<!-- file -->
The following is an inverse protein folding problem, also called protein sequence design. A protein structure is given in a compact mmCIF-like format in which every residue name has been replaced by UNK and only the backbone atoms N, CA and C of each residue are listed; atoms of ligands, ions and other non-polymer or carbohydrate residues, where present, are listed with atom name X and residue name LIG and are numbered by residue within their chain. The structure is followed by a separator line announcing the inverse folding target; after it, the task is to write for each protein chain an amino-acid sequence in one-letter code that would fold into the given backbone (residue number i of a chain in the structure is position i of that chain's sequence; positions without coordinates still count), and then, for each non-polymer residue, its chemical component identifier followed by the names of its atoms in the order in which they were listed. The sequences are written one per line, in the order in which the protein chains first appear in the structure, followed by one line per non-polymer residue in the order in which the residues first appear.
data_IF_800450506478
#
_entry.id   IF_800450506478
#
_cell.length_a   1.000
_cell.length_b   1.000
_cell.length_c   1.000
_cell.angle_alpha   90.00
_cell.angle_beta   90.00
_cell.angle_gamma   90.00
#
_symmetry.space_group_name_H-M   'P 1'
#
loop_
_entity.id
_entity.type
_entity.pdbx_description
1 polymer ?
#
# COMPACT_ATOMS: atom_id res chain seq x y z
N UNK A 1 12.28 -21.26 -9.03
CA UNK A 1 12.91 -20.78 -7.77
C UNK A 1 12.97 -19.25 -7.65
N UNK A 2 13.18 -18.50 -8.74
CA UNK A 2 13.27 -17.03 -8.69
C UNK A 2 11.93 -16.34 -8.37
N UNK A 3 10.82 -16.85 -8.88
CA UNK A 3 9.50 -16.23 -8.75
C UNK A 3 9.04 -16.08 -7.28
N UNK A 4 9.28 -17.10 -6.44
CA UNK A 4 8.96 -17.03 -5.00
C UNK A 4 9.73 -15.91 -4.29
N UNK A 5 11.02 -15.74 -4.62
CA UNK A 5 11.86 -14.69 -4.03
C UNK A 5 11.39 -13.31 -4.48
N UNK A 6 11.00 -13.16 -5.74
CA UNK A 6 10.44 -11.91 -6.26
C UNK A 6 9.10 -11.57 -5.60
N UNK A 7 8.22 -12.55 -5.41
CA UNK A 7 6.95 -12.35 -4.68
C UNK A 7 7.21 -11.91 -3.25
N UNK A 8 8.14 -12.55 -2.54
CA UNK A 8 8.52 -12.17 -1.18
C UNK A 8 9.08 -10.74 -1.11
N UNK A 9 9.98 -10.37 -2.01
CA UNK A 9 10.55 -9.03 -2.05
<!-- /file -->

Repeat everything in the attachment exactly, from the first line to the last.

The following is an inverse protein folding problem, also called protein sequence design. A protein structure is given in a compact mmCIF-like format in which every residue name has been replaced by UNK and only the backbone atoms N, CA and C of each residue are listed; atoms of ligands, ions and other non-polymer or carbohydrate residues, where present, are listed with atom name X and residue name LIG and are numbered by residue within their chain. The structure is followed by a separator line announcing the inverse folding target; after it, the task is to write for each protein chain an amino-acid sequence in one-letter code that would fold into the given backbone (residue number i of a chain in the structure is position i of that chain's sequence; positions without coordinates still count), and then, for each non-polymer residue, its chemical component identifier followed by the names of its atoms in the order in which they were listed. The sequences are written one per line, in the order in which the protein chains first appear in the structure, followed by one line per non-polymer residue in the order in which the residues first appear.
data_IF_800450506478
#
_entry.id   IF_800450506478
#
_cell.length_a   1.000
_cell.length_b   1.000
_cell.length_c   1.000
_cell.angle_alpha   90.00
_cell.angle_beta   90.00
_cell.angle_gamma   90.00
#
_symmetry.space_group_name_H-M   'P 1'
#
loop_
_entity.id
_entity.type
_entity.pdbx_description
1 polymer ?
#
# COMPACT_ATOMS: atom_id res chain seq x y z
N UNK A 1 12.28 -21.26 -9.03
CA UNK A 1 12.91 -20.78 -7.77
C UNK A 1 12.97 -19.25 -7.65
N UNK A 2 13.18 -18.50 -8.74
CA UNK A 2 13.27 -17.03 -8.69
C UNK A 2 11.93 -16.34 -8.37
N UNK A 3 10.82 -16.85 -8.88
CA UNK A 3 9.50 -16.23 -8.75
C UNK A 3 9.04 -16.08 -7.28
N UNK A 4 9.28 -17.10 -6.44
CA UNK A 4 8.96 -17.03 -5.00
C UNK A 4 9.73 -15.91 -4.29
N UNK A 5 11.02 -15.74 -4.62
CA UNK A 5 11.86 -14.69 -4.03
C UNK A 5 11.39 -13.31 -4.48
N UNK A 6 11.00 -13.16 -5.74
CA UNK A 6 10.44 -11.91 -6.26
C UNK A 6 9.10 -11.57 -5.60
N UNK A 7 8.22 -12.55 -5.41
CA UNK A 7 6.95 -12.35 -4.68
C UNK A 7 7.21 -11.91 -3.25
N UNK A 8 8.14 -12.55 -2.54
CA UNK A 8 8.52 -12.17 -1.18
C UNK A 8 9.08 -10.74 -1.11
N UNK A 9 9.98 -10.37 -2.01
CA UNK A 9 10.55 -9.03 -2.05